Dr. Event Maker is one of the most powerful professors available in your arsenal. Using this professor, you can set up an animated event to play back when some particular action occurs: the object will play back its own keyframed motion in response. You can also set up a “closing event” for when the particular action undoes itself. A good example (indeed, an example scene), is a set of sliding doors, like on the turbo lift in Star Trek. As an object approaches the doors, they slide open, and then as the object gets far enough away, they slide shut again. But there’s lots more events than that… play around, experiment… see what automated responses you can come up with. Here’s what the fields on the panel do:

• Type of Event - If set to Resettable , the time of the event will reset every time the trigger event becomes false again, and then start ticking again while the trigger event is true. A One-time-only event will keep ticking even if the condition for the trigger event becomes false.
• Channels for Event : Pick the channels that you want this event to play back on. Note, you are selecting the object’s own keyframed motion for this event. If you want to play another object’s motion back instead, you will need to hand-edit the expressions generated to point to the object in question.
• Object to control the event - This is the object that we’re tracking.
• Look for Event - Here, you choose what event to look for. For now, it simply tracks whether a motion channel becomes greater than “>” or less than “<” a specific value. Notice if you choose “Dist >” or “Dist <”, the ‘From what object” field becomes active.
• Value - this is the value that our object must hit to trigger the event. Once it falls above or below this value (depending on whether you chose a greater-than or less-than button), the event will be triggered.
• From what object - If you are tracking distance, there needs to be an object to track the distance from.
• Play Event From/To Frame - Pick the first and last frame that our object will play back in response to the event trigger.
• Closing Event - You can set up a closing event that happens when something else occurs. NOTE: if you are choosing to undo some action, like having a door close back shut, it’s important that you set up both events so that they are mutually exclusive… i.e. if you have a door open when an object gets closer than 1 meter, you should not have it close when the object gets out to 0.5 meters… otherwise, there will be a conflict between the two conditions.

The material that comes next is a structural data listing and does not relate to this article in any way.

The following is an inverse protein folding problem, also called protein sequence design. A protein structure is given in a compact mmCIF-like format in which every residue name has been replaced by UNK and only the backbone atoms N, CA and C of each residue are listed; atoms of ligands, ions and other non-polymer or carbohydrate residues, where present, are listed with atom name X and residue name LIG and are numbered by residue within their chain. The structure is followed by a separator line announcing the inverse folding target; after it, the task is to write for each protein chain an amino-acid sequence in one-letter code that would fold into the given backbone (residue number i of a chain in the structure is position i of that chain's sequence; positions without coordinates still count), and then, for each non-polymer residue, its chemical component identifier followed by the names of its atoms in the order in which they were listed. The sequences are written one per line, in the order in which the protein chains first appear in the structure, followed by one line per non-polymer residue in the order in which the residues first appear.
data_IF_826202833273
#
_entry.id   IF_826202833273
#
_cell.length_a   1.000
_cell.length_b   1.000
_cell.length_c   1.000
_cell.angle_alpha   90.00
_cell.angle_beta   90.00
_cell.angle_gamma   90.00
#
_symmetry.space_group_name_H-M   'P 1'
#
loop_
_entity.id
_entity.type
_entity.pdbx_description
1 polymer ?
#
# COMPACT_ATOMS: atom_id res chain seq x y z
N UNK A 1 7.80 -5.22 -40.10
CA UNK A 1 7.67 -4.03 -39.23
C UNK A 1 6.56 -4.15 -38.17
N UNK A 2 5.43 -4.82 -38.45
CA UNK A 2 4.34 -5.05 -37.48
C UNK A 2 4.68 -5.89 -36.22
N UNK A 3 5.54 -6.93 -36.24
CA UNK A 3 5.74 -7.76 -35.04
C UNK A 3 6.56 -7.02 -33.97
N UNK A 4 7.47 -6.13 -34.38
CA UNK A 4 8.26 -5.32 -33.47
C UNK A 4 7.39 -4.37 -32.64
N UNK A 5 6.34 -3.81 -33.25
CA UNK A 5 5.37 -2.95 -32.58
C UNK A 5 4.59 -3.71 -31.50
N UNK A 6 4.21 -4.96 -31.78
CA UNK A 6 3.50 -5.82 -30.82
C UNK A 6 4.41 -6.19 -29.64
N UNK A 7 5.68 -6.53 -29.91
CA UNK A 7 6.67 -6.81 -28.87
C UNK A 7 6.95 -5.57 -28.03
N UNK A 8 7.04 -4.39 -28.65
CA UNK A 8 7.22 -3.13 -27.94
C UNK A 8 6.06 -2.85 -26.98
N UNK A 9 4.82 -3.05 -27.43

• All the other fields are functionally equivalent to the original event fields.

## Dr. Camera Shaker - Multi-slot professor

This professor is great for not only setting up a camera shake when an event occurs, but also for making stuff jiggle with impact, and other sorts of impact-related events.

• Channels to shake up - Pick what channels you want to set the impact on. Next to each channel selector is a power field… increasing this value will increase the intensity of the impact. Decreasing will do the opposite.
• Object that should shake the camera - This is the object that will make the camera shake occur.
• Look for Event - Look for either a motion channel or the distance of this object from another to either become less or greater than some value.
• Length of shaking - Determines the length of the shaking.
• # Shakes/second - This is the frequency of the shaking, higher values for this will make faster shakes, lower values will make slower shakes.
• Would you like shake to fall off with distance? - You can have the shake fall off with distance.
• Distance when shake is optional - The impact expression will be at full force at this distance; closer, and it will become a super-impact; further, and it will become a soft impact.
• Quadratic Falloff - Make the impact distance expression fall off more rapidly as the object gets further away. A non-quadratic falloff doesn’t decay down as rapidly as the object moves further from the camera.
• Would you like the shake to fall off with impact velocity? - Turning this on will cause the shake to change depending on how hard the object hits the ground.
• Velocity strength factor - Changing this to a higher value will make the shake more sensitive. Changing it lower will make it less sensitive.

## Dr. Morph-o